I don't go to the doctor outside regular checks. I've never broken a bone, I've had one cavity so far, and had to get stitches when I was 10. With that said, when I go to the hospital, I go to the hospital.
I've been to the hospital 5 times in my 41 years on this planet. Each time it was roughly 7 days. All those were in the last 15 years.
Here's a story indicative of me going to the doctor.
I used to live in Washington DC. I was riding a bike to work. I hit a curb next to the Jefferson Memorial and flew Superman-style over the handlebars.
All that went through my head was, "Protect the brains."
Yes, plural. The meat-brain in my skull and the messenger bag I affectionately refer to as my brain.
I must have looked like I was parachuting from a plane because I bent my body back as much as I could, landing on my chest then sliding about three feet on my side. (Did I mention I wasn't wearing a helmet?)
Now, the concrete outside the memorial is probably not what you think of when you think concrete sidewalk. It's basically cement mixed with jagged pebbles about the size of an adult thumb.
I was tore up.
It looked like I lost a fight with a cheese grater.
The palms of my hands were scraped to hell. The left side of my torso caught the next worst of it. And, then there was my left elbow, which was draining blood all over the place.
A bunch of runners came to my aid. One of them tied my elbow off with a clean, black sock he had to change into when he got to his office (at least that's what he told me). We called the woman I was dating at the time. She came and picked me up to take me to the hospital.
They looked me over. Said they couldn't do anything for me and told me to put bandages on my side and palms. When I asked about the elbow, the doctor looked at it and said, "Well, I can't even stitch that, there's just nothing there to stitch."
A piece of the jagged rocks embedded in the cement had carved out a chunk of my skin, which I apparently left at the memorial. So, it's not a cut or a gash. The skin was gone and they couldn't pull the sides together and stitch them.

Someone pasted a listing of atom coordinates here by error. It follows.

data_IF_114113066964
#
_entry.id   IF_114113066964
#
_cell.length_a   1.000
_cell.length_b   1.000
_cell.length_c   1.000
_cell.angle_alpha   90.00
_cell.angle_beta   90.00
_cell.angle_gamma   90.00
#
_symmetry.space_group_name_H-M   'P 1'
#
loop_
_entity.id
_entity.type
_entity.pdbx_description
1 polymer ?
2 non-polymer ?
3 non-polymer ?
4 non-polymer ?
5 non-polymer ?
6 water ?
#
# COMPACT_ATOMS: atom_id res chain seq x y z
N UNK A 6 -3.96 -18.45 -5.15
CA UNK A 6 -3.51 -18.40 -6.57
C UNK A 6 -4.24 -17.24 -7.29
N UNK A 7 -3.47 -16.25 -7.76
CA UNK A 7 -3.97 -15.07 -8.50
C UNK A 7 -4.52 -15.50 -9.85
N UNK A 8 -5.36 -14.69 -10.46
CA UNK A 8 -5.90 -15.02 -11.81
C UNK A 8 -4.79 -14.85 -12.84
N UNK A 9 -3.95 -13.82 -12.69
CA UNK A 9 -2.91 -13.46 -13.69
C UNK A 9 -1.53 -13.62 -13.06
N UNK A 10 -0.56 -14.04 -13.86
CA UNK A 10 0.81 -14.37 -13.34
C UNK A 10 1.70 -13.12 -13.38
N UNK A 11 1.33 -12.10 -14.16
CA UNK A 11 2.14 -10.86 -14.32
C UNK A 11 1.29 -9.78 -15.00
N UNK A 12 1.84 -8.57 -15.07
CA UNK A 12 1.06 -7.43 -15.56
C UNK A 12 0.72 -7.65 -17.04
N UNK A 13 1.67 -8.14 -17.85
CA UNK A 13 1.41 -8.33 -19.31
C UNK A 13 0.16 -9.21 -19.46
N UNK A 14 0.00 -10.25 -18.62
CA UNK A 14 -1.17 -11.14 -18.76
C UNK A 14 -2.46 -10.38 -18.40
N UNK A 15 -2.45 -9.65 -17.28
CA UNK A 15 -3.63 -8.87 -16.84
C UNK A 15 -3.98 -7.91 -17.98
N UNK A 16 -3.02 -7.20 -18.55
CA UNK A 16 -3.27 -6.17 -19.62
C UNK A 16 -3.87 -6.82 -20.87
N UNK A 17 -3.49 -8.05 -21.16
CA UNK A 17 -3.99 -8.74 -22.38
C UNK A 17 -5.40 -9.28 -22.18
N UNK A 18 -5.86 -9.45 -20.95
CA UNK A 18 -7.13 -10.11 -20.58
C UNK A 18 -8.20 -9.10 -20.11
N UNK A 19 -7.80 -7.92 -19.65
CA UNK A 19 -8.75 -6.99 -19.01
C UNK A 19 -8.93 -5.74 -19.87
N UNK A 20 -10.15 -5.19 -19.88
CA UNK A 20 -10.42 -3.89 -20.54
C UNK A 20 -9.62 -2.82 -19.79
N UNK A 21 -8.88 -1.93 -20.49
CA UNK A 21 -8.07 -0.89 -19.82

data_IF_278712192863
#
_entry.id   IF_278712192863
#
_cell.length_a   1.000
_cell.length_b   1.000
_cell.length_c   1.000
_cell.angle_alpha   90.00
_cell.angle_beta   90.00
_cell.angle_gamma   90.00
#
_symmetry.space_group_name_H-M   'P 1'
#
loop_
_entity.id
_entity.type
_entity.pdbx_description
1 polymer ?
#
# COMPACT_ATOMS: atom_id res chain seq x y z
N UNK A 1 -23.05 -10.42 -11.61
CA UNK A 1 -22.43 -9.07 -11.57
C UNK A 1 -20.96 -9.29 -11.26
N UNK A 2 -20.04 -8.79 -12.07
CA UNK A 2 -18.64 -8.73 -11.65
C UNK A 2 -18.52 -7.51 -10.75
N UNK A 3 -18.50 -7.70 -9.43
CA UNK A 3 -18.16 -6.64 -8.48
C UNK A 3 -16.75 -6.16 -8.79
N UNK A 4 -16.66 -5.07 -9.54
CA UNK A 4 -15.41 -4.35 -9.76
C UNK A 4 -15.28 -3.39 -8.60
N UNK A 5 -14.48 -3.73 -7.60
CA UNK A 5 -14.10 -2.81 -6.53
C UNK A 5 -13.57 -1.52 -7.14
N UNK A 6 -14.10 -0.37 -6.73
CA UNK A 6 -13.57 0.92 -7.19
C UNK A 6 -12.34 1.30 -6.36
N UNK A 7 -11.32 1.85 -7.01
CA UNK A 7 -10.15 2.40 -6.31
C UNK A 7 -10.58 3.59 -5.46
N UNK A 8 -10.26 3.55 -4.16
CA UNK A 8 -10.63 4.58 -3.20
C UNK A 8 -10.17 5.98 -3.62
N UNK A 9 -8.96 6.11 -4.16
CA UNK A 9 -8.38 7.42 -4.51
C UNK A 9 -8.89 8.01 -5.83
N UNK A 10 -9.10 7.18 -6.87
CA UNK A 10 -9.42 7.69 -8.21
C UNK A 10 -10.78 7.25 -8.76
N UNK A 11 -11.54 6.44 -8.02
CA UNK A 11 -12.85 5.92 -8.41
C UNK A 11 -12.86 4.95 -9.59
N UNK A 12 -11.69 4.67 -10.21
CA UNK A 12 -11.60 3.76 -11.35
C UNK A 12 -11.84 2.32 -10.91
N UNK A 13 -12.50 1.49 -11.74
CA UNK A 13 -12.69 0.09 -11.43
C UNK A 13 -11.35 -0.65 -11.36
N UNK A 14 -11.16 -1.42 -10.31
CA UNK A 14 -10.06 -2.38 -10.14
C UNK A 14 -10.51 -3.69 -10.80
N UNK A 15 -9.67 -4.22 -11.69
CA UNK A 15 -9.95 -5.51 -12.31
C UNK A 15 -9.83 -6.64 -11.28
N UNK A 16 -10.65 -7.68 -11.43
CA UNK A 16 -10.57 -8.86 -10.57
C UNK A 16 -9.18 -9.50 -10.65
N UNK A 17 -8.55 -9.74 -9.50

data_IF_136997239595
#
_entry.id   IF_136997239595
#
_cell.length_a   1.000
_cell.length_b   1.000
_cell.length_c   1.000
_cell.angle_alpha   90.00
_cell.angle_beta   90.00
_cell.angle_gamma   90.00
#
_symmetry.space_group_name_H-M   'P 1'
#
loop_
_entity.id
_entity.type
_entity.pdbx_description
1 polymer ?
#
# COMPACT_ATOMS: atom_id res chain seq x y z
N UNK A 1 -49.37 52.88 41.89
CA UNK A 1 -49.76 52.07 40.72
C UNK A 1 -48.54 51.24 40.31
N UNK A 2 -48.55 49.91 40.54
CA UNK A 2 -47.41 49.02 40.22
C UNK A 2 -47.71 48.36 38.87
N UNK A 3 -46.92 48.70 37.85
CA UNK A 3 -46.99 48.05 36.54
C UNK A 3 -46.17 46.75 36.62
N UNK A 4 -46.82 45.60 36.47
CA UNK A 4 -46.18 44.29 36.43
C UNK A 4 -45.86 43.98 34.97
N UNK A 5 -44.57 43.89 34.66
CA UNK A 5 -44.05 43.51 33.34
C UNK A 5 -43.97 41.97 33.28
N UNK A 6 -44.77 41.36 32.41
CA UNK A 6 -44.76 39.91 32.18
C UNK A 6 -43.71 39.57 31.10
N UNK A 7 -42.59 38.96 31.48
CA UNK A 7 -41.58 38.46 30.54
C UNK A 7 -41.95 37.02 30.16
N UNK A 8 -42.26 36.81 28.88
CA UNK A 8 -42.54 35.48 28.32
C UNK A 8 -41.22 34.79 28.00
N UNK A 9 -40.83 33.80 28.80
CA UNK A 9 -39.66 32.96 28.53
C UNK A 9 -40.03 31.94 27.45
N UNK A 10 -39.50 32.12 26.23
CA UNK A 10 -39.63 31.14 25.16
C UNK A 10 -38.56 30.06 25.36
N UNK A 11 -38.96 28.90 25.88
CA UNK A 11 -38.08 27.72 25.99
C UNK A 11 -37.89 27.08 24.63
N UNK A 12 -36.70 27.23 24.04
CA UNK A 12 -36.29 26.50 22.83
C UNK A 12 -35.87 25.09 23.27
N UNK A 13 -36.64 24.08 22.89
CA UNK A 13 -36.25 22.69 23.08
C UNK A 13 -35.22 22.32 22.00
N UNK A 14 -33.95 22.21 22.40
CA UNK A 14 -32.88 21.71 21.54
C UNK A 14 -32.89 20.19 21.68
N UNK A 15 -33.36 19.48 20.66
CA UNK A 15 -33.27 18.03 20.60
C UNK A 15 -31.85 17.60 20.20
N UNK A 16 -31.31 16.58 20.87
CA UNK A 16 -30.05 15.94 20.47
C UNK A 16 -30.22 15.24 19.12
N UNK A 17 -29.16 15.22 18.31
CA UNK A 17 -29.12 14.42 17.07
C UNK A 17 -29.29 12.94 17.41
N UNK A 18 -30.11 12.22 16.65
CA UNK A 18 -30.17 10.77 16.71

We went to the pharmacy and picked up creams and ointments to treat cuts along with a mess-ton of bandages.
I called my manager who insisted I come in the next day. I did.
I showed everyone the pictures. And my palms (I was doing software development at the time and leaked blood on my desk a couple of times). I was there a few hours before being sent home.
A couple weeks later I was doing pretty well. The hole in my elbow had formed what I heard referred to as a blood plug, which is what it sounds like, a plug made of coagulated blood. It was stopping the hole from healing (closing) quickly. So, I pulled the one inch, solidified blood from my elbow and bandaged the hole. In a week, it was healed, now there's barely a noticeable scar.
A day or two later, the woman I was dating came over with a bicycle helmet.
That's my normal hospital visit.
"There's nothing we can do for you."
I lost a toenail once and had concerns about how it was growing back; nothing. I jumped a bench and caught my foot and went to a podiatrist who took X-rays and MRI scans; nothing. Chest pain once; nothing. Was deaf in my right ear because of a buildup of earwax, they did try I will grant them, then gave up and sent me home; I went to the pharmacy and bought a syringe and read all about removing wax buildup in ears before making that part of my monthly routine (and stopped using cotton swabs to clean my ears).